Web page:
By Beth Boyce,
Museum at Campbell River
Bob Evans (April 9, 1930 to July 27, 2020) was a carpenter, a lover of rivers, a Haig-Brown enthusiast and a book collector.
His collection, meticulously documented, contains nearly every edition of every book and article ever written by Roderick Haig-Brown, and several more written about Roderick Haig-Brown. It all started in the early 1960s when his wife Pat purchased A River Never Sleeps for him as a Christmas gift.
When Alison’s Fishing Birds, originally written in 1939-1940, was published by Colophon Books as a collector’s limited edition in 1980, Bob made sure to include each variation of the publication in his growing collection. Although not published during Haig-Brown’s lifetime, it has the distinction of being the only published story he wrote specifically for young children. The Colophon Books edition was carefully typeset and beautifully illustrated by artist Jim Rimmer with both sketches and linocut prints.
Bob, whose hobby, in addition to book collecting, was carving wooden hunting decoys and other birds, was inspired by these illustrations. He spent several months in late 2000 and early 2001 lovingly carving each one. He described his desire to carve each of Alison’s birds as “my tribute to Roderick Haig-Brown who has given me many years of pleasure as a reader and a Book Collector.”
My favourite room at the Haig-Brown Heritage House is the Study; the room where Roderick wrote, and where the family’s library is housed. It has a warm atmosphere and is a space that invites you to sit down on the couch, spend some time and soak it all in. Similarly, Bob had his own study in his home where his Haig-Brown Collection was kept. Although smaller in scale, his study had the same inviting atmosphere, and a really comfortable rocking chair, from which you could take it all in. Bob’s study was decorated not only by his books, but also by the many carvings of birds he had made over the years. The decoys lined the tops of the custom-built bookshelves, and Alison’s birds could be seen throughout the room.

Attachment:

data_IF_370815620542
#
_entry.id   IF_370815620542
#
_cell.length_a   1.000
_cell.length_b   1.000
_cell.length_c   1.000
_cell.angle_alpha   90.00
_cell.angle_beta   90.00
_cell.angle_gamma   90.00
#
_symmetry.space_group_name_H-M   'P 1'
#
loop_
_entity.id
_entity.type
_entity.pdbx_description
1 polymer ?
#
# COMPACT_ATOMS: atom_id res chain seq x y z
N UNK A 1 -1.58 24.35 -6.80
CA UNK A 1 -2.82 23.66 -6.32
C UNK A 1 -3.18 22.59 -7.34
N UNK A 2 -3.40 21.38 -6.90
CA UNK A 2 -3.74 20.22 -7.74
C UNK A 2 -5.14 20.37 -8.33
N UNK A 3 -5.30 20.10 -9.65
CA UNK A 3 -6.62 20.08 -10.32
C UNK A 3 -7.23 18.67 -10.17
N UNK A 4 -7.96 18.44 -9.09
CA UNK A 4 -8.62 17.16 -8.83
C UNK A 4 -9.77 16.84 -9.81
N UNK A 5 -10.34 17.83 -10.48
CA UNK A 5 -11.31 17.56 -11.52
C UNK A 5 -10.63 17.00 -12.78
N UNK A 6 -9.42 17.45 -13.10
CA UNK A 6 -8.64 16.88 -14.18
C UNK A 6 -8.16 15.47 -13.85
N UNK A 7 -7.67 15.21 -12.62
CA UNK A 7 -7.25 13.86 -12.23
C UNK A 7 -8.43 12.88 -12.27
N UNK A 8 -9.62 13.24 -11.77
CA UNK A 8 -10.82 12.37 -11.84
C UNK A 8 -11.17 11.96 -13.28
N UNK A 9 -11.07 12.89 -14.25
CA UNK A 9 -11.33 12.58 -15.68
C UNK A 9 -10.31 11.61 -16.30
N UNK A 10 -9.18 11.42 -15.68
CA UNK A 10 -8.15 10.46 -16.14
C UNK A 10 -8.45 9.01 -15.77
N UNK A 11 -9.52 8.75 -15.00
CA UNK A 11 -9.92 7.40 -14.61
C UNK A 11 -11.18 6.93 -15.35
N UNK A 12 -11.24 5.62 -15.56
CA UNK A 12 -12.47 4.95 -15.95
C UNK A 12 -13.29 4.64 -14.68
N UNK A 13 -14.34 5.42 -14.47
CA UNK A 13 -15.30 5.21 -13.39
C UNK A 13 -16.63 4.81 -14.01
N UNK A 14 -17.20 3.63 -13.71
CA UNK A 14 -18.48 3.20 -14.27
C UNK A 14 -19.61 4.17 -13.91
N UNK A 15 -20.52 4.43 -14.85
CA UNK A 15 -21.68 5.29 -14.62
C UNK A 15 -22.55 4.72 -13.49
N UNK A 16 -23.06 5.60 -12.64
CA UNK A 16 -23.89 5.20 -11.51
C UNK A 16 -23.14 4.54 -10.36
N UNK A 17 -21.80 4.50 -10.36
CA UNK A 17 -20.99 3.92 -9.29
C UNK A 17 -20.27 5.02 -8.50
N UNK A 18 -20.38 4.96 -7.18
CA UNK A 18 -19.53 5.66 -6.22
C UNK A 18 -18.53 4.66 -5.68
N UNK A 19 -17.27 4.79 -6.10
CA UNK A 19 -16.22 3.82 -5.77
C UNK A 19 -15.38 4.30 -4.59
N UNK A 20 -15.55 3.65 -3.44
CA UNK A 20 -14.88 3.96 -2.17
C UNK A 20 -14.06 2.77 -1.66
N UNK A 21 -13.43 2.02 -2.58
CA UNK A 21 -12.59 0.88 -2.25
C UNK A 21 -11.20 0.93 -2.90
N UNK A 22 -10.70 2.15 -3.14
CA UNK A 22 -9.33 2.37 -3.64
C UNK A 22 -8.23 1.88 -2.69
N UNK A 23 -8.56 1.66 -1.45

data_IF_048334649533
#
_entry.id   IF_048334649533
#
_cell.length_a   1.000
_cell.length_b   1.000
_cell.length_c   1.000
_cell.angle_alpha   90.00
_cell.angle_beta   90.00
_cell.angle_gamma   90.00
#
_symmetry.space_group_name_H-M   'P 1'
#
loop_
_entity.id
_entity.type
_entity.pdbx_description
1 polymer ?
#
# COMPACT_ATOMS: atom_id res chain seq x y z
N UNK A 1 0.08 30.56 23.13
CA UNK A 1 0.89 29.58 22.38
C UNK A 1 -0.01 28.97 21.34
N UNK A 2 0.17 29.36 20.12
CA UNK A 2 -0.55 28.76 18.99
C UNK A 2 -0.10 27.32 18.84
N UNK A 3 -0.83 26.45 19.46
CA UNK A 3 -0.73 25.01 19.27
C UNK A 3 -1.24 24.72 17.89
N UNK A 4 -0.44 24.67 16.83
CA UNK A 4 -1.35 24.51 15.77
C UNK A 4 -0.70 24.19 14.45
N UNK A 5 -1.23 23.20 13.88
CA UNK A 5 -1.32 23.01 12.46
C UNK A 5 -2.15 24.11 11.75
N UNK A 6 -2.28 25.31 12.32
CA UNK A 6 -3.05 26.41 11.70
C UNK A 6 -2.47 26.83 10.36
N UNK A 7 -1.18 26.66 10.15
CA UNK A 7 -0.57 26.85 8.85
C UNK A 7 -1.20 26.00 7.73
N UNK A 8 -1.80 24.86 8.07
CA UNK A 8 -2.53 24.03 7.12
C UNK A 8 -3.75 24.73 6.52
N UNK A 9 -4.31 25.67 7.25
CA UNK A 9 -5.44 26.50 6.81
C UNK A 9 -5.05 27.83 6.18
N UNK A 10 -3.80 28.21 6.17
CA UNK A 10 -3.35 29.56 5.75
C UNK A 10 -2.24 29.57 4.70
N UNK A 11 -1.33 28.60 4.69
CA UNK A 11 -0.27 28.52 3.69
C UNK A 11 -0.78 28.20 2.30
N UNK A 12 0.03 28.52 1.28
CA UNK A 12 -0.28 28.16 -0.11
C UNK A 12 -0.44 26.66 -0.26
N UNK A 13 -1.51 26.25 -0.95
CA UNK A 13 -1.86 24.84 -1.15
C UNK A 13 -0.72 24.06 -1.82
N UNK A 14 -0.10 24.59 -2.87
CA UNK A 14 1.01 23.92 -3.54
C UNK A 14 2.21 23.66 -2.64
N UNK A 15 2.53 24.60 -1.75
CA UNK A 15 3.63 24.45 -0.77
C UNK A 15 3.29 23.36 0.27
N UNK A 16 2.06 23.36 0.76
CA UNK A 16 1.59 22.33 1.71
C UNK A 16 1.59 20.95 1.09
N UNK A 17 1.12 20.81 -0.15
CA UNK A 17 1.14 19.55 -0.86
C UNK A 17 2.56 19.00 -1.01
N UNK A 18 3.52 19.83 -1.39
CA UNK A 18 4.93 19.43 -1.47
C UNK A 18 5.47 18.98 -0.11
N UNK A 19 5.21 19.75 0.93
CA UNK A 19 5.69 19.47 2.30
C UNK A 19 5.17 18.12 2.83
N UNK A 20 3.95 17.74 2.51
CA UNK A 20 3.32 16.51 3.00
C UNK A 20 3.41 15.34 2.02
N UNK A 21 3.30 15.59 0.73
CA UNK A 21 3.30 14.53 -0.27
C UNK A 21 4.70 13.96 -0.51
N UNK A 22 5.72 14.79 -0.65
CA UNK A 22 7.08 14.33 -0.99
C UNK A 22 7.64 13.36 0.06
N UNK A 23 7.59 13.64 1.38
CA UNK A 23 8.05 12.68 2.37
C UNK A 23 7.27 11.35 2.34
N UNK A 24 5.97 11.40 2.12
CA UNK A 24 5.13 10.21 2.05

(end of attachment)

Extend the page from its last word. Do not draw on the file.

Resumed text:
Scholars and researchers interested in the writings of Haig-Brown would often get in touch with Bob to view his collection, and read some of the harder to find pieces contained within.
Before he passed away, Bob donated his entire Haig-Brown Collection, which thankfully included these beautiful carvings, to the Museum at Campbell River. Bob wanted to ensure his collection would be cared for and accessible for future researchers to use. The Museum plans for the books to be displayed together in a specially made enclosed bookcase next to the Archives Research Room and will be made available to researchers by appointment, much as it would have been through Bob himself.
Bob’s carvings of Alison’s birds will soon be on display in the Museum’s Recent Acquisitions case next to the Westmin Theatre as a tribute to Bob Evans. He will be greatly missed by the staff here at the Museum.
On a related note, if you have not yet read Alison’s Fishing Birds you are in luck, as it was recently re-published in a trade edition by Caitlin Press and beautifully illustrated by Sheryl McDougald. It begins: “It is rather well worth writing about all Alison’s birds, for at least two reasons. First, because Alison’s house beside the river, the brown house with the pale blue trim on the windows, is in just the right place for Alison to see a lot of birds. And secondly because Alison is a quick little girl who likes to watch birds as well as almost anything, so that she generally sees what the birds are really like and what they really do.”
I was thoroughly charmed by this delightful story, and if that is not endorsement enough, it has recently received my son’s stamp of approval (age 4). His favourite bird is Alison’s Dipper.